Ben Rasmussen: Thanks, Aaron, and I'll try to be quick through these last slides so we have time for Q&A.  But I wanted to touch on the climate futures tool that we developed for the National Parks Service, and we used the same data set that the Bureau of Reclamation created or used and downscaled to develop four, actually five climate futures.  Next slide.  And these futures we kind of broke up into quadrants based on these 112 model runs, and the model runs are colored here according to various greenhouse gas emission scenarios, but essentially we grouped them into these five areas and then we could-- we termed them simply either warm wet, hot wet, hot dry, warm dry, or central, meaning drier-- or warmer and maybe a mix of hotter or drier or wetter.  But regardless, we did see that the region was going to get warmer, it was just a matter of by how much, and should the region plan for one of these futures, all of these futures, a couple of these futures-- we wanted to pose that question as we conducted this project, and I think it did inform the process.  Next slide.  We did this-- you can do this analysis-- and this is similar, I should mention, to the Federal Highways CMIP tool, which is an Excel-based model.  We took it and made it more spatially and graphically robust, if you will, and we started with one grid cell-- they're 8 by 8 miles, and this one's centered on the southern part of the city of Albuquerque.  Next slide.  The result for that cell was this kind of infographic that gives an average increase or decrease in precipitation and temperature, and so here we're looking at, under the warm wet scenario, it being at least 2.4 degrees warmer, but under the hot dry it perhaps being 4.3 degrees warmer, and we line this up with the horizon of the MTP, so the year 2040.  We also looked at-- you can look at daily time-step data, so we could get down to a pretty fine grain of specificity with regards to a 24-hour period of precipitation or number of days over 100 degrees, which has implications for pavement and railways.  Next slide.  But we realized that cell was in the valley, and in an area like Albuquerque there's a lot of elevation changes, so we looked at six cells in total, some at different elevations, some at different latitudes, and we then determined, "All right, what are we going to see in the region as a whole?"  Next slide.  And we came up with a number of graphs, and this one kind of represents what we found in general, and that is that we saw more changes in some of these metrics, like total days over 100 degrees, in the lower elevations, which makes sense, and in the higher elevations we didn't see that change.  However, if we change that threshold to 90 degrees, then you do start to see some of those changes even in the higher elevations.  Next slide.  Now I want to shift gears a little bit to the mitigation component and give a little more detail there since we worked closely with the University of New Mexico and EMI on this.  The University of New Mexico team was headed by Dr. Gregory Rowangould with two PhD students.  The strategies really kind of fell into three groups: either analysis that we were able to complete during the scenario planning workshop phase, strategies that were evaluated post-workshop, and then strategies to be discussed in the final report.  Next slide.  Again, here's that list of strategies.  We grouped them into higher priority ones that we would try to evaluate either as part of the modeling process or off-model, and then lower priority-- we just didn't think they had a lot of potential or they were too difficult to model at this time.  Next slide.  As part of the workshops, we did look at zoning changes, infill development, transit-oriented development, and improving public transportation, and all those changes had impacts on vehicle miles traveled, and therefore greenhouse gas emissions under each of the scenarios.  So those were part of the process, part of the scenarios, as we went along from workshop to workshop.  Next slide.  We also looked at some strategies that we had to model outside of the workshop and scenario planning process, and that was urban growth boundaries, VMT tax, bicycle infrastructure, incident management, traffic signal enhancement, and roadway connectivity, and I'll touch upon each of these briefly.  Next slide.  Urban growth boundaries, as you know, the idea is to prohibit future development outside the existing metropolitan area footprint.  We used the EPA MOVES model and the travel demand model for this analysis, and compared to the preferred scenario, we noticed additional reduction in per capita of VMT by 2 percent, which translated into roughly a greenhouse gas emission reduction by 3.8 percent.  Next slide.  VMT tax.  Here we played with scenarios, if you will, looking at different increases in what a locally implemented VMT tax could raise, and as you may know, this kind of tax is being piloted in Oregon.  So there is some possibility this could come to pass at a local level or perhaps nationally, depending on a variety of factors.  But commonsensically, again, the higher the VMT tax the more impact it will have on driving, the more it disincentivizes single vehicle occupancy.  You see more carpooling, you see more transit usage or walking or biking, or people living closer to their destinations so that they're able to make those trips without using an automobile, and we could model that and get a sense of what kind of greenhouse gas emission reduction was associated with each kind of additional VMT tax.  Next slide.  Bicycle infrastructure had a modest-- or a small impact on the greenhouse gas emissions, a 0.4 percent decrease over the trend, but it is important to note the cost of providing bike lanes is relatively small.  Paths can be more expensive but still are relatively inexpensive, especially if it's a gap connecting two linkages, or two segments.  Next slide.  Incident management.  We weren't able really to get into this in much depth but we wanted to get a sense of, "All right, if there's an incident on the highway network and speeds are reduced and there's more congestion, what does that mean in terms of greenhouse gas emissions, and if we're able to clear it quicker, what kind of impact might that have?"  We just couldn't get our hands around how to model that exactly, but we did find this graph that was helpful, and as you can see, if the average speed is faster, I think as we all know, the greenhouse gas emissions will be less.  So you do want to keep the network moving as best as you can; we just couldn't get a sense of how to do that via incident management.  Next slide.  Traffic signal enhancement.  There was one study already done on Alameda Boulevard in Bernalillo County, so we were able to take those results and project them out a little bit wider, and we could see that with traffic signal timing changes, you can realize a reduction of greenhouse gas emissions of around 6 percent, or a little bit less in these other corridors.  So that's insignificant but it does take some work; sometimes you have to convert your traffic signals to a new technology and that can be a little pricey.  Next slide.  Last but not least, looking at roadway connectivity, there have been a number of studies showing elasticities between vehicle miles traveled and intersection density and proportion of four-way intersections, and we've found that to be the case in the Albuquerque region as well, that when there's more intersections and there's more density in terms of intersections per acre, then you see greater greenhouse gas emission reductions because there's higher connectivity.  People can get more quickly, more directly from Point A to Point B.  Next slide.  So in sum, we put together this table of the off-model strategies and we found that the urban growth boundary has perhaps the greatest impact in terms of something that is more politically feasible than a VMT tax, which is politically third-rail these days, and the greater the tax certainly the harder it would be to stomach, but at the same time the greater impact it would have on reducing greenhouse gas emissions.  Next slide.  To wrap up, we have a number of resources available on our websites, and I'll give you those URLs in just a minute.  But we developed a final report and guidebook, much like we did for the Cape Cod project, called Integrating Climate Change and Transportation Land Use Scenario Planning.  That's the screenshot at the lower left corner.  There's also a technical report-- and I should say the guidebook kind of steps through the process that we took in Central New Mexico and lays out steps that other regions can take to follow suit should they want to pursue a similar type of project.  The technical report is a report that really gets into the details on how some of the modeling was done with regards to the climate change metrics that Aaron talked a bit about, and also some of the other modeling enhancements and work that was done as part of the project.  That's called the Central New Mexico Climate Change Scenario Planning Project Final Report.  It's that second screenshot below.  That was created by EMI and the University of New Mexico.  We also developed an integration plan for MRCOG that spelled out next steps, how to take this information and build upon it in the region, both as an MPO and with partners, and that document was recently uploaded onto our websites.  The last two were reports developed for the other funding sponsors, BLM and Fish and Wildlife Service.  For BLM, we kind of outlined potential climate change impacts on the BLM Rio Puerco Field Office's transportation system.  We did some of that analysis that Aaron mentioned for the Rio Puerco, and we also developed two kind of case studies slash fact sheets for Fish and Wildlife Service on climate change impacts in the region and also building regional partnerships, and Fish and Wildlife has a new urban refuge called Valle de Oro in the metropolitan area, so they were a strong partner in this work.  Next slide, which is our last slide, and that's our contact information.  If you do have any questions that you'd like to follow up with us on, please feel free to email or call us.  These URLs are both available.  The Volpe site has just those deliverables that I just outlined.  The integration plan I think is not yet up there, but on MRCOG's site, those deliverables and other resources relating to the MTP and the scenario planning process in general, or this project in general, are available on that site.  So I might refer you there if you're looking for broader information.  If you're looking for something specific that I just mentioned, come to the Volpe site.  With that, I'd like to say thank you, and we are now available for any questions.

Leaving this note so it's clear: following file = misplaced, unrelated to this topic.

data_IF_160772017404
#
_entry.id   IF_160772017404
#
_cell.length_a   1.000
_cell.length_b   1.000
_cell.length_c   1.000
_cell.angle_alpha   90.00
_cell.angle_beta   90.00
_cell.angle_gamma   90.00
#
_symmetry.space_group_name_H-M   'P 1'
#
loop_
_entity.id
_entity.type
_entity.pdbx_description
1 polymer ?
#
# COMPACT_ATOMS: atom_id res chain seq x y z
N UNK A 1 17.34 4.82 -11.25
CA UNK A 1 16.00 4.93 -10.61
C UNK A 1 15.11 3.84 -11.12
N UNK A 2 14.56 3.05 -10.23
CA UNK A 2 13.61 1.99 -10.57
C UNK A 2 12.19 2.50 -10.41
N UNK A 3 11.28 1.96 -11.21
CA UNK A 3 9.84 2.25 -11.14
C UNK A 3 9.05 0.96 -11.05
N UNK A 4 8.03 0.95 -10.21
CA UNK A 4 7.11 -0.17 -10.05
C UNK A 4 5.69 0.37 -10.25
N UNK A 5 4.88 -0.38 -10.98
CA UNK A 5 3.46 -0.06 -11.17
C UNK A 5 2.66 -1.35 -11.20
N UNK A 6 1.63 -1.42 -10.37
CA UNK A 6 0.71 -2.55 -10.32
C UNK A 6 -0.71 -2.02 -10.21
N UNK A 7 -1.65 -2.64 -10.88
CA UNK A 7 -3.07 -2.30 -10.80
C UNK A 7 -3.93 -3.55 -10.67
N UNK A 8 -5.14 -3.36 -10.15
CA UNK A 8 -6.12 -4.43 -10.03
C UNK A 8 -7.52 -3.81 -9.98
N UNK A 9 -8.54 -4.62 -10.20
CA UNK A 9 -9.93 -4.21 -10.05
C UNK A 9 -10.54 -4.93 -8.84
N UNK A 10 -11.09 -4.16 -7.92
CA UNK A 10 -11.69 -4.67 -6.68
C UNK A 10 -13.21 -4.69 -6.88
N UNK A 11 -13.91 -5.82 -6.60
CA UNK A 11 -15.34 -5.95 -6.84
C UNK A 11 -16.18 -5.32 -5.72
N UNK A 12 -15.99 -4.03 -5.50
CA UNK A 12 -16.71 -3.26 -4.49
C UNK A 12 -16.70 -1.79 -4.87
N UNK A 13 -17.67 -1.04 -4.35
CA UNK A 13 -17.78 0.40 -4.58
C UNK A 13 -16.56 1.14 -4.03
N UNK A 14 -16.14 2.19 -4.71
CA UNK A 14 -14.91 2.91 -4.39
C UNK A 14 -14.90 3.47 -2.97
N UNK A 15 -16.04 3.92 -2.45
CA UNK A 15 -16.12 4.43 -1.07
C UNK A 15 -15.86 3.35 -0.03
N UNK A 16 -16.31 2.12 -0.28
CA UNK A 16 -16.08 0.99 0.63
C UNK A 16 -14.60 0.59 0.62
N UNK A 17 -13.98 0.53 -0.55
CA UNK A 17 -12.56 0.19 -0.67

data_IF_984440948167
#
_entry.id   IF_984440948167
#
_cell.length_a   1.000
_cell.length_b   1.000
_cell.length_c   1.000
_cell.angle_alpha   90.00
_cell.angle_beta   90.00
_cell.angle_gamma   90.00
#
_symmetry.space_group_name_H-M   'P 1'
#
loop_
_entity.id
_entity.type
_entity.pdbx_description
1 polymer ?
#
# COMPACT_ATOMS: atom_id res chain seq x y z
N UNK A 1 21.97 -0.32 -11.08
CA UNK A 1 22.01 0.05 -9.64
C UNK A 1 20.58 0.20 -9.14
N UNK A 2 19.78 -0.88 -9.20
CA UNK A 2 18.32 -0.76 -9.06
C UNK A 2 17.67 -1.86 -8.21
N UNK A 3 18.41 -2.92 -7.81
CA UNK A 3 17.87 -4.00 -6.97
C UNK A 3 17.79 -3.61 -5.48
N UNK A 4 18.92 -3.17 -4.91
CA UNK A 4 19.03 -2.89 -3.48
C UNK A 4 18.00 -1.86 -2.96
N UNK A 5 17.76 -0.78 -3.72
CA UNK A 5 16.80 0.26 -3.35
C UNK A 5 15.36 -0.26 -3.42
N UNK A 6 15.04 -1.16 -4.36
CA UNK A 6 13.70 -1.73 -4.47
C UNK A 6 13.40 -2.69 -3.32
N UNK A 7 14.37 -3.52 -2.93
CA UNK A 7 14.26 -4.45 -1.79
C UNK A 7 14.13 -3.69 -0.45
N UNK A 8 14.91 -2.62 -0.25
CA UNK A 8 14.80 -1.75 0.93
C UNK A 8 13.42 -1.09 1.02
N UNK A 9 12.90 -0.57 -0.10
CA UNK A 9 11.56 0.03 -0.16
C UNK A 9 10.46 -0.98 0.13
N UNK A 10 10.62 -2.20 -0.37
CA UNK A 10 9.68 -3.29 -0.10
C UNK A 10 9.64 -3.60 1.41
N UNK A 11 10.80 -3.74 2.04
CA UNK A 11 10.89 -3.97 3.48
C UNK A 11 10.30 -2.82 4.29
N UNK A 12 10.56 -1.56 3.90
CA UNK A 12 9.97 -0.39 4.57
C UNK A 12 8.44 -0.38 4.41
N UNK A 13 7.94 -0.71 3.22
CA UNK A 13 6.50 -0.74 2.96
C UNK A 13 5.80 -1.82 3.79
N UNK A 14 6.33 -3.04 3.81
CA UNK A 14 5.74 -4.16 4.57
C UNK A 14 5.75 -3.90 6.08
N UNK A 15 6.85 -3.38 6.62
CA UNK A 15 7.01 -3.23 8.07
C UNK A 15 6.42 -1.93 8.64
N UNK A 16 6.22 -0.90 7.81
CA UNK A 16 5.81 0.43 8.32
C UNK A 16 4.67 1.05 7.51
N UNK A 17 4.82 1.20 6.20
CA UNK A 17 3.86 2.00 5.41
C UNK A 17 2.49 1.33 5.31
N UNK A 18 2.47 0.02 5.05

Rae Keasler: Great presentations, Ben and Aaron.  Thanks again.  Before we ask the operator to open the phone line or ask anyone else to enter questions into the chat box, we do have one question pending, and this is either for Ben or Aaron.  Denise Brunswick with North Florida TPOS: Did you consider how automated vehicles may disrupt land use and transportation over the life of the plan?  Did either of you have any responses you wanted to share?